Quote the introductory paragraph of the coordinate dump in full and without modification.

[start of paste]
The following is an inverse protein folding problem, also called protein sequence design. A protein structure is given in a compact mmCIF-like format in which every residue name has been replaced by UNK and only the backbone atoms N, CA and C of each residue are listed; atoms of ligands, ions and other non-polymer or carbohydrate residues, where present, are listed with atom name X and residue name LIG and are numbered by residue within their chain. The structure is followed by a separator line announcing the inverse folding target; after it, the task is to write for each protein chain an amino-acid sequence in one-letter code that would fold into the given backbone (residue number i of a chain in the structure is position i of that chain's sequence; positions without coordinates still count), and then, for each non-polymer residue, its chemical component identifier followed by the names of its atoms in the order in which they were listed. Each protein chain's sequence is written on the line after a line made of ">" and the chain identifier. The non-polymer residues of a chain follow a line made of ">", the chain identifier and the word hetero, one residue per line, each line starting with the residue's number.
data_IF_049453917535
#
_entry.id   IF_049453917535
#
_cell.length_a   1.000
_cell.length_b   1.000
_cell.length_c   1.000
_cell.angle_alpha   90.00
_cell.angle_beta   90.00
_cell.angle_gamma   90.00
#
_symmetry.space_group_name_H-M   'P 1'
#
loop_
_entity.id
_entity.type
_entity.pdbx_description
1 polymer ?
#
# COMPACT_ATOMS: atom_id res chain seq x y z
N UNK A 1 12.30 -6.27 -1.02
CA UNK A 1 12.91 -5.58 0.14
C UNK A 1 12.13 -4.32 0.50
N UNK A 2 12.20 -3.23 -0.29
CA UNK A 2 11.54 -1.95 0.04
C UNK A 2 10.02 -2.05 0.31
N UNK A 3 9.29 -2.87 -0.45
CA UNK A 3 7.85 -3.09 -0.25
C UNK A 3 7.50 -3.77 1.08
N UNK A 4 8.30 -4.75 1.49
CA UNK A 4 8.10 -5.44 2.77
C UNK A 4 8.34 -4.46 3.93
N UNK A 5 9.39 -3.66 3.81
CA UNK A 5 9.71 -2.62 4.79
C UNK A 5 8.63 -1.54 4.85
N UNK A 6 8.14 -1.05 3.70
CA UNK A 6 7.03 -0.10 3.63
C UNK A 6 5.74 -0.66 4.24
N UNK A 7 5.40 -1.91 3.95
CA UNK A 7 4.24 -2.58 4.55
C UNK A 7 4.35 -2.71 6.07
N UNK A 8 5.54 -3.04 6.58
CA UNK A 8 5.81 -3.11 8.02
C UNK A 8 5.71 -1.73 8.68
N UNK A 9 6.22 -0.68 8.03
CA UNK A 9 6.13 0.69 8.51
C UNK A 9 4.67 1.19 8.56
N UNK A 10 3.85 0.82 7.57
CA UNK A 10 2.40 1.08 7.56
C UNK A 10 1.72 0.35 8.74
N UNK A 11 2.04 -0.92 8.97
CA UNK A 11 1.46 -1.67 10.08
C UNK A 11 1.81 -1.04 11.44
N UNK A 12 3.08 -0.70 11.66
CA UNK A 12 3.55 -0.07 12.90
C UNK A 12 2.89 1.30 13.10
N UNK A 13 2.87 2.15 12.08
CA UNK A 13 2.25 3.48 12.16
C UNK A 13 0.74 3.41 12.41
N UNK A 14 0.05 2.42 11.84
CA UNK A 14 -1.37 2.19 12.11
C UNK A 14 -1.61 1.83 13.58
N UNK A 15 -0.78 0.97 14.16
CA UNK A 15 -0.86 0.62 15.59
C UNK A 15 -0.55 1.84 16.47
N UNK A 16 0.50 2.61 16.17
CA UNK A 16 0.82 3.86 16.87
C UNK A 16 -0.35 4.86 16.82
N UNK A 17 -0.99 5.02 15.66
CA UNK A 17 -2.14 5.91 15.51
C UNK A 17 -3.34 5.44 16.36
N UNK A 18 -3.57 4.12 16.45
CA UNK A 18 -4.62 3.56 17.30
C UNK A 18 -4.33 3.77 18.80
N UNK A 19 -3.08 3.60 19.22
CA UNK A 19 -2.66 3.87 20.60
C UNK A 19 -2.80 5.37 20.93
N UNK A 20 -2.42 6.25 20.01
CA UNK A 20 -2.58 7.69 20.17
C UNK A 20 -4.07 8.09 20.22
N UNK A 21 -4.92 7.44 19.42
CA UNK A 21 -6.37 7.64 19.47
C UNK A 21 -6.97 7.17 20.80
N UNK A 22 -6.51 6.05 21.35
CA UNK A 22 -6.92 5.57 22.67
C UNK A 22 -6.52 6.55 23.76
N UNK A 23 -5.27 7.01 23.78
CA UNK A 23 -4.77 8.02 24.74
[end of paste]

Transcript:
The following is an inverse protein folding problem, also called protein sequence design. A protein structure is given in a compact mmCIF-like format in which every residue name has been replaced by UNK and only the backbone atoms N, CA and C of each residue are listed; atoms of ligands, ions and other non-polymer or carbohydrate residues, where present, are listed with atom name X and residue name LIG and are numbered by residue within their chain. The structure is followed by a separator line announcing the inverse folding target; after it, the task is to write for each protein chain an amino-acid sequence in one-letter code that would fold into the given backbone (residue number i of a chain in the structure is position i of that chain's sequence; positions without coordinates still count), and then, for each non-polymer residue, its chemical component identifier followed by the names of its atoms in the order in which they were listed. Each protein chain's sequence is written on the line after a line made of ">" and the chain identifier. The non-polymer residues of a chain follow a line made of ">", the chain identifier and the word hetero, one residue per line, each line starting with the residue's number.